P: From all sin, from all error, from all evil; from the cunning assaults of the devil; from an unprepared and evil death:
C: Good Lord, deliver us.
P: From war, bloodshed, and violence;from corrupt and unjust government;from sedition and treason:
C: Good Lord, deliver us.
P: From epidemic, drought, and famine;from fire and flood, earthquake, lightning, and storm,and from everlasting death:
C: Good Lord, deliver us
Almighty God, we pray that you would deliver us from every evil, those known to us, and those we do not see. Help us to know and do your will in all things. Through Jesus Christ, our Savior and Lord. Amen.
Around March 13 it became clear that celebrating Holy Communion in church at all--even distributing only the host, as we had previously indicated we would do--would not be wise or safe under the circumstances. We have a provision for non-Communion liturgy, but simply cutting it out seemed inadequate. It occurred to me that we could do the Great Litany to conclude the service. So we ad-libbed and had everyone present in the sanctuary open their copies of Evangelical Lutheran Worship to that curious, under-used piece of our history and we prayed it together. It was a powerful moment.
I don't know much about the Great Litany itself. I believe I first encountered it when I visited Wicker Park Lutheran Church in Chicago for the first time in 2005 (I wrote about that day, and that church, in an essay several years ago). It was the first Sunday in Lent, and the pastor explained that the Great Litany was traditionally recited on that Sunday as the congregation processed around the sanctuary. It's a powerful text but not easy to chant, for leader or congregation, and over the years it fell out of use even at Wicker Park.
From what I've read, this litany (or some version of it) has always been part of Lutheran liturgy. Litanies of all kinds are a big part of Christian worship (if you pray with us on Wednesday nights you've participated in a briefer, less elaborate litany), a haunting drone of call and response, often chanted in procession, plumbing some very severe depths of human fear and need. But for whatever reasons, it tended to disappear from American Lutheranism.
I wonder if this disappearance had something to do with the severity of its language. Over the course of the 20th century and into the 21st, our worship texts became softer and vaguer on the evils we prayed against and the supplications we made to God against them. The historical roots of American Lutheranism are in Europe, among regular folk subject to terrible turns of fate, and among immigrants to America who were largely poor. But by the time we developed the Lutheran Book of Worship (1978) and Evangelical Lutheran Worship (2006), along with a whole warehouse of online supporting material, we were a largely suburban and middle-class denomination. The spiritual battles in our prayers are about apathy and compassion, acquisitiveness and simplicity, altruism and hard-heartedness. The was still a world of plague, famine, and civil strife out there but our role was to be helpful.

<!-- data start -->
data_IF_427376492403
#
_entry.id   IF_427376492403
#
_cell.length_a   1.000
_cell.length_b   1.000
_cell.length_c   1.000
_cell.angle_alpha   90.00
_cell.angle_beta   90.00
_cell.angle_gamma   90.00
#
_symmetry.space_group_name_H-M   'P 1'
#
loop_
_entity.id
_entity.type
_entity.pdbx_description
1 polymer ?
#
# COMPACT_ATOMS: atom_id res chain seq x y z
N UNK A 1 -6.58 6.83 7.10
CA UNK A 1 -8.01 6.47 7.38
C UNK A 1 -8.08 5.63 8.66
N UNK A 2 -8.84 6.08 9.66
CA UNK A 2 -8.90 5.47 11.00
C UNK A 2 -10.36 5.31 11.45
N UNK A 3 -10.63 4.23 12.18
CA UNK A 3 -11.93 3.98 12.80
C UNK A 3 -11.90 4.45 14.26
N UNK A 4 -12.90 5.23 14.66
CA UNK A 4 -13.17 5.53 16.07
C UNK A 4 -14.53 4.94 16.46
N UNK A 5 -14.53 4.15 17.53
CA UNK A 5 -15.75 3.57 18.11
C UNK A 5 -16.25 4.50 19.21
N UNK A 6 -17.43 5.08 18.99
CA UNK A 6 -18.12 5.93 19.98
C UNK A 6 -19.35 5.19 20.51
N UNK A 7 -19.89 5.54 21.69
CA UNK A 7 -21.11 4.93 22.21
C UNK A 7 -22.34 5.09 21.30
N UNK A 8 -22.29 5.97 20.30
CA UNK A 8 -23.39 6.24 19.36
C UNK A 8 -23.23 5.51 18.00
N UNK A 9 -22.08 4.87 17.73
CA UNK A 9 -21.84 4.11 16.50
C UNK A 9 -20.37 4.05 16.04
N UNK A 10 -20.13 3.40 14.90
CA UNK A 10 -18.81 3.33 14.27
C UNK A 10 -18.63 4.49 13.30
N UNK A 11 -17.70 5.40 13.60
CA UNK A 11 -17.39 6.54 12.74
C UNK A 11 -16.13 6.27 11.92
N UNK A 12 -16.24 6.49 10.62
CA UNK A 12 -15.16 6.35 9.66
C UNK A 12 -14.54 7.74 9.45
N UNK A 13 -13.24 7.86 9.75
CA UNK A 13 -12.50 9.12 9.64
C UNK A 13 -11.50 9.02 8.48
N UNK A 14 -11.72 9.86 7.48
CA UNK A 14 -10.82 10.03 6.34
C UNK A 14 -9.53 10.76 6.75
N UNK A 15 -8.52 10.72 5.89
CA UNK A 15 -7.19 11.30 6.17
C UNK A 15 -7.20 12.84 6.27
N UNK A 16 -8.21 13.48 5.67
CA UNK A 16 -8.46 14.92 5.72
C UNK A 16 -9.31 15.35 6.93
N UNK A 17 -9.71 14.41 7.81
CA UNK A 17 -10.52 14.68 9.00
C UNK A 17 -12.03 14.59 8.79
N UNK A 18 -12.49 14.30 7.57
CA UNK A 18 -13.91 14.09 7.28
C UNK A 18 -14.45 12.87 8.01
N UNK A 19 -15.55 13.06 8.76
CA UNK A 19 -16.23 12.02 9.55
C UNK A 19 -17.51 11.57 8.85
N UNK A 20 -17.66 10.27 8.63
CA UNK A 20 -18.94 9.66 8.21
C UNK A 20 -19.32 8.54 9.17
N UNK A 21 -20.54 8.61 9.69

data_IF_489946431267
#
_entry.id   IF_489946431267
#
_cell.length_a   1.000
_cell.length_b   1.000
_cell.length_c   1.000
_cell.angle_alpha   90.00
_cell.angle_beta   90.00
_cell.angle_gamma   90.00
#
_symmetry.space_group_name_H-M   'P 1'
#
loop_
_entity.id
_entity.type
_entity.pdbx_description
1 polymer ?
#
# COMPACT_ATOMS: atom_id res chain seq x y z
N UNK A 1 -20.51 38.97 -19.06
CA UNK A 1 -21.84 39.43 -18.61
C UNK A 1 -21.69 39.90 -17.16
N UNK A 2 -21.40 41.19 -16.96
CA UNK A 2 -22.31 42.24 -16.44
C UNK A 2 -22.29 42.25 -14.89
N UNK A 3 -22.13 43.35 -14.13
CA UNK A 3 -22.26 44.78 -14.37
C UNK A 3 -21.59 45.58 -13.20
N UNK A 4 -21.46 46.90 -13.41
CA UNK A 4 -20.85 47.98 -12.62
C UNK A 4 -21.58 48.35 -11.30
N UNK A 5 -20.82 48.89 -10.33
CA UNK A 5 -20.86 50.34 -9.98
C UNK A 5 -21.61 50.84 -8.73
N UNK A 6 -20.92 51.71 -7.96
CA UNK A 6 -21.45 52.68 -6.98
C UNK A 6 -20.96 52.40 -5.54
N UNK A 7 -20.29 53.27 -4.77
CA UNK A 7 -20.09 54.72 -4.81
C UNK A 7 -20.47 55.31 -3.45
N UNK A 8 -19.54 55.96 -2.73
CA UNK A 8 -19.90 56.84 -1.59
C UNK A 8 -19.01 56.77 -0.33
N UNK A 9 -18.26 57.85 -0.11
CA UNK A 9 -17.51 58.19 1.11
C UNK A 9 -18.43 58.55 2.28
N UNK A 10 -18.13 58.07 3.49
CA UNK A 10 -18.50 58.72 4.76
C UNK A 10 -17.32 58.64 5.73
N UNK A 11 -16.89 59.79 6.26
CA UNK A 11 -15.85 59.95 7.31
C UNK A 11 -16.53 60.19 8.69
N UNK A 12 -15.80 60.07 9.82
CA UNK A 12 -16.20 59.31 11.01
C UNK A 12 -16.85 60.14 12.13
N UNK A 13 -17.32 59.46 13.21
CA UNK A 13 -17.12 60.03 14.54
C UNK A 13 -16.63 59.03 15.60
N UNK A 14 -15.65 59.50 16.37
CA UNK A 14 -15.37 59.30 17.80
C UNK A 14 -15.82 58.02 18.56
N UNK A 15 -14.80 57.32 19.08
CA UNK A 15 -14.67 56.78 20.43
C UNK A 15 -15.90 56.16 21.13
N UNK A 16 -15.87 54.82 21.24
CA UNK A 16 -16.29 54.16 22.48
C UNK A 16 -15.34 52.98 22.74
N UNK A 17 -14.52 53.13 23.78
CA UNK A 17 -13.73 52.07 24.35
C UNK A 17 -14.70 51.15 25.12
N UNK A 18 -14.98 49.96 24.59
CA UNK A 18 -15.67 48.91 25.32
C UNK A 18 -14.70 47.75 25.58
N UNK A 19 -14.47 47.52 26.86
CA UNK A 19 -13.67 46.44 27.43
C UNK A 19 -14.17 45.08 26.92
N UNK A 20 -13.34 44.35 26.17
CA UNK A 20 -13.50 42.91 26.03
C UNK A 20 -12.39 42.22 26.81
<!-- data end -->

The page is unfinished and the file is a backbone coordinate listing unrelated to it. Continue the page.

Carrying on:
As it turns out, being helpful is not enough.
Reflect: What is your or your family's most recent experience of famine, crop failure, or civil unrest? What does that experience mean to you now?
For at least forty years our prayers didn't take much account of the possibility of drought and famine, fire and flood, or an "unprepared and evil death." That's the phrase that stood out to me when I first heard the Great Litany and it's stayed with me ever since. Like it or not, all this stuff is real. It never stopped happening, it happens now, and we should pray about it together.
And while this can be alarming and intense, I've found it oddly comforting as well. You have to face the worst things in order to pray for help with them. You have to acknowledge that the grave sorrows and evils of the world are not just "out there" waiting for our resources and good intentions but very close at hand in order to invoke God's aid in enduring and defeating them. One great gift of our Christian faith (and certainly not just ours) is that it gives us language for fears and dangers that we might otherwise struggle to articulate. One thing we discover in a crisis is the extent to which our world runs on wishful thinking and denial, and how far those things have reached into church itself.
So join me in appealing to God with this words. I can't claim that they will speed the end of this epidemic (though I certainly will not claim that they won't). But they are fitting words. They will help us face our world honestly.
For the sick and those who care for them
for the lonely and isolated
for all pregnant women and new mothers
for those who come before God's throne today
for all who have no one to pray for them
Lord, have mercy
Christ, have mercy
Lord, have mercy
Our Father, who art in heaven...